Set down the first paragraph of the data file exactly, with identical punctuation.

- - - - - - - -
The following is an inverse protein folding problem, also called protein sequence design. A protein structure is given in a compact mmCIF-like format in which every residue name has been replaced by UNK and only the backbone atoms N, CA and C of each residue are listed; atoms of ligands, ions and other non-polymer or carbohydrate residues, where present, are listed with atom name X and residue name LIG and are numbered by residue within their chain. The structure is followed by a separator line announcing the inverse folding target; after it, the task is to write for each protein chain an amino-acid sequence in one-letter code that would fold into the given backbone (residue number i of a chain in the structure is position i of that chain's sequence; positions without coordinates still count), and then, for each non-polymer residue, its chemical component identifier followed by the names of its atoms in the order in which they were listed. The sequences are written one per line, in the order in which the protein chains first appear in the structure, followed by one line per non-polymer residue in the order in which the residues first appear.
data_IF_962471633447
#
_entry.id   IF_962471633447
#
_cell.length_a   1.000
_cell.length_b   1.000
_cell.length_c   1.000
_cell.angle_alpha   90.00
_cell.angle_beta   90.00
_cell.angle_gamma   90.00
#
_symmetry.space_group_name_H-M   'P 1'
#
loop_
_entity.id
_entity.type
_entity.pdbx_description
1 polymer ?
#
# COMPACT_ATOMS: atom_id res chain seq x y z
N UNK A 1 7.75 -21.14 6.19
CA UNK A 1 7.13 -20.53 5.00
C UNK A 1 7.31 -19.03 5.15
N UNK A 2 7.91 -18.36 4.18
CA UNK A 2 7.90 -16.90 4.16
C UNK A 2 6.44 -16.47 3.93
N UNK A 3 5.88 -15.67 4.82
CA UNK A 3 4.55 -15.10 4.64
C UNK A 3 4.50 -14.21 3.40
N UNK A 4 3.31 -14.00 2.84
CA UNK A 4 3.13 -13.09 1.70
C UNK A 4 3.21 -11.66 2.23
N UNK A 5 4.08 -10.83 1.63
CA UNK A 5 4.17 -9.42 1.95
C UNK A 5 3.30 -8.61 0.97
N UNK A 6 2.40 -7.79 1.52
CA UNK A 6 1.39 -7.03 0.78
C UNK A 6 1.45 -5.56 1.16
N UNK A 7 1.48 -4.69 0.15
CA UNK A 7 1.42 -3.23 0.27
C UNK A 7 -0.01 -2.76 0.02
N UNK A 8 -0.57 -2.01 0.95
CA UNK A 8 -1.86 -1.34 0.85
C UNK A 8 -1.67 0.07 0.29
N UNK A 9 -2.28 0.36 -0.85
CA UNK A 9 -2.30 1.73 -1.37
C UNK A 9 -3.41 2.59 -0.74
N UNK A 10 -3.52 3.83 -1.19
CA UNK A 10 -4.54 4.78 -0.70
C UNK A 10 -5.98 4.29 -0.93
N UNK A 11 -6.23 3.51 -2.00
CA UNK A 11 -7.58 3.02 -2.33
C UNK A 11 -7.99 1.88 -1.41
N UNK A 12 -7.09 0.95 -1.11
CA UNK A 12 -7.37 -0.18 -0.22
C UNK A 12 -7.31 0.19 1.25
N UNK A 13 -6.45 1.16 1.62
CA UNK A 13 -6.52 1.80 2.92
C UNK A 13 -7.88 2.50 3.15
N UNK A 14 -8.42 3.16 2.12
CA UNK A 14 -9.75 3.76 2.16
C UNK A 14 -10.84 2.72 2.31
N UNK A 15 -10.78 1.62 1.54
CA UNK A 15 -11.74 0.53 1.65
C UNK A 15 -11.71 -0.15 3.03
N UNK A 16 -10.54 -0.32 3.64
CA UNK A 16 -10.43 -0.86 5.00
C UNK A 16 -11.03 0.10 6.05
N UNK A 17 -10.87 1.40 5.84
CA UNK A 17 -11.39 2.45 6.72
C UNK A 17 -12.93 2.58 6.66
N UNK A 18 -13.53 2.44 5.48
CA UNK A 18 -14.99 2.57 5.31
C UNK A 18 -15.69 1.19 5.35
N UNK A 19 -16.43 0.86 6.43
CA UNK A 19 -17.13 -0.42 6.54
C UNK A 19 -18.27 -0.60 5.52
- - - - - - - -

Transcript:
The following is an inverse protein folding problem, also called protein sequence design. A protein structure is given in a compact mmCIF-like format in which every residue name has been replaced by UNK and only the backbone atoms N, CA and C of each residue are listed; atoms of ligands, ions and other non-polymer or carbohydrate residues, where present, are listed with atom name X and residue name LIG and are numbered by residue within their chain. The structure is followed by a separator line announcing the inverse folding target; after it, the task is to write for each protein chain an amino-acid sequence in one-letter code that would fold into the given backbone (residue number i of a chain in the structure is position i of that chain's sequence; positions without coordinates still count), and then, for each non-polymer residue, its chemical component identifier followed by the names of its atoms in the order in which they were listed. The sequences are written one per line, in the order in which the protein chains first appear in the structure, followed by one line per non-polymer residue in the order in which the residues first appear.